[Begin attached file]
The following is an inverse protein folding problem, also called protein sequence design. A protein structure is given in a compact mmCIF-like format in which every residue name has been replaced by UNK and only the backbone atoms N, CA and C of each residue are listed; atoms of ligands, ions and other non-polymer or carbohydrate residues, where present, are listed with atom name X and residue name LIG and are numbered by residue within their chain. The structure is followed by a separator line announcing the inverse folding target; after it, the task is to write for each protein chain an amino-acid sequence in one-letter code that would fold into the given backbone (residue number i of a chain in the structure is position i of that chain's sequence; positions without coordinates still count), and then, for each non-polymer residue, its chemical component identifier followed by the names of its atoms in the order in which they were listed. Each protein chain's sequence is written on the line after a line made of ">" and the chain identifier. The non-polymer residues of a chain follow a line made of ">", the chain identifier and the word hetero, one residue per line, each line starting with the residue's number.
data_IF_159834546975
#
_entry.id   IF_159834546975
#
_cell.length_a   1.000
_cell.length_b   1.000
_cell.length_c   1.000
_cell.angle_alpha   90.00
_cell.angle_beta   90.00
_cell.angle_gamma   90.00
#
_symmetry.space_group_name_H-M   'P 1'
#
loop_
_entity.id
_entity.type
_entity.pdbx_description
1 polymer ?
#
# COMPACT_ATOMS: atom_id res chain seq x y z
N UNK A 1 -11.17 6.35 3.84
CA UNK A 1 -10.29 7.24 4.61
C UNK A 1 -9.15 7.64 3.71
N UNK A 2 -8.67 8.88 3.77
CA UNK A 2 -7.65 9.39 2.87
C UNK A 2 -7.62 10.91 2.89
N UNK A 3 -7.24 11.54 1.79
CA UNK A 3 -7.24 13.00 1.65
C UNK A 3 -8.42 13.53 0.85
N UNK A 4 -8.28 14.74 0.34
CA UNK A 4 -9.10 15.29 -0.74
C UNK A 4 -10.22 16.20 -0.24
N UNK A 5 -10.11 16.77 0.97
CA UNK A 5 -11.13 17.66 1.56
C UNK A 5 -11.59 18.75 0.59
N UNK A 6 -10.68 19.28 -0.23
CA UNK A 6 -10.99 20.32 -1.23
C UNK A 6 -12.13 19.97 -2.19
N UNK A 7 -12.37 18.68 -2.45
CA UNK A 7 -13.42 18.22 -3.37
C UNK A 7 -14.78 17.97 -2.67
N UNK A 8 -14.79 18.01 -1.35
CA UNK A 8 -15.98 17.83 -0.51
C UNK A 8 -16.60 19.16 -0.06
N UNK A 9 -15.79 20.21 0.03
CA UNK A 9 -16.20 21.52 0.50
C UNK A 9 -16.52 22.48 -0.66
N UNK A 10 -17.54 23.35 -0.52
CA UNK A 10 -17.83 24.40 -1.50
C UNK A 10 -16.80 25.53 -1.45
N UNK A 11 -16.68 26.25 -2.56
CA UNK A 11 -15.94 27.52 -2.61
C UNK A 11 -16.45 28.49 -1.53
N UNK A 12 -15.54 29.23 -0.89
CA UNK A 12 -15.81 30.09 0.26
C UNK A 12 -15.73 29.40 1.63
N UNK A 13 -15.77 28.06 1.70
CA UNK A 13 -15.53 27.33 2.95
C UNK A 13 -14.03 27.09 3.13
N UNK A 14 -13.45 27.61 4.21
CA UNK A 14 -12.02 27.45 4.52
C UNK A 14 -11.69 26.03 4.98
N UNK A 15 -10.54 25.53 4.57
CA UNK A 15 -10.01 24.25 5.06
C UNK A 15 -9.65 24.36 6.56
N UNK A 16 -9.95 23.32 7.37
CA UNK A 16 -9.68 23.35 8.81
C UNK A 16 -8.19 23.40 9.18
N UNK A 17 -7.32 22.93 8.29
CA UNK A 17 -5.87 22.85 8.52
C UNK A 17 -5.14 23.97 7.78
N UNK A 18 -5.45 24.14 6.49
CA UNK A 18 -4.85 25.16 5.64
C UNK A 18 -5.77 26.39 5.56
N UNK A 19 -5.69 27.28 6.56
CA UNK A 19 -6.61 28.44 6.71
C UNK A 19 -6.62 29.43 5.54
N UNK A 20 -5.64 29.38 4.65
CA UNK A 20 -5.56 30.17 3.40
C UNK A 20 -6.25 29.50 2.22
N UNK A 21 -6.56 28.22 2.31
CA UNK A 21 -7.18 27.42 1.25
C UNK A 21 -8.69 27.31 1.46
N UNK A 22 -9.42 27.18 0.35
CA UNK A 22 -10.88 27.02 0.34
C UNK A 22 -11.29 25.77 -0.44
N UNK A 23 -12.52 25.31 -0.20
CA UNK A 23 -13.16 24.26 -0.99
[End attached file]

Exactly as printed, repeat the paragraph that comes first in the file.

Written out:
The following is an inverse protein folding problem, also called protein sequence design. A protein structure is given in a compact mmCIF-like format in which every residue name has been replaced by UNK and only the backbone atoms N, CA and C of each residue are listed; atoms of ligands, ions and other non-polymer or carbohydrate residues, where present, are listed with atom name X and residue name LIG and are numbered by residue within their chain. The structure is followed by a separator line announcing the inverse folding target; after it, the task is to write for each protein chain an amino-acid sequence in one-letter code that would fold into the given backbone (residue number i of a chain in the structure is position i of that chain's sequence; positions without coordinates still count), and then, for each non-polymer residue, its chemical component identifier followed by the names of its atoms in the order in which they were listed. Each protein chain's sequence is written on the line after a line made of ">" and the chain identifier. The non-polymer residues of a chain follow a line made of ">", the chain identifier and the word hetero, one residue per line, each line starting with the residue's number.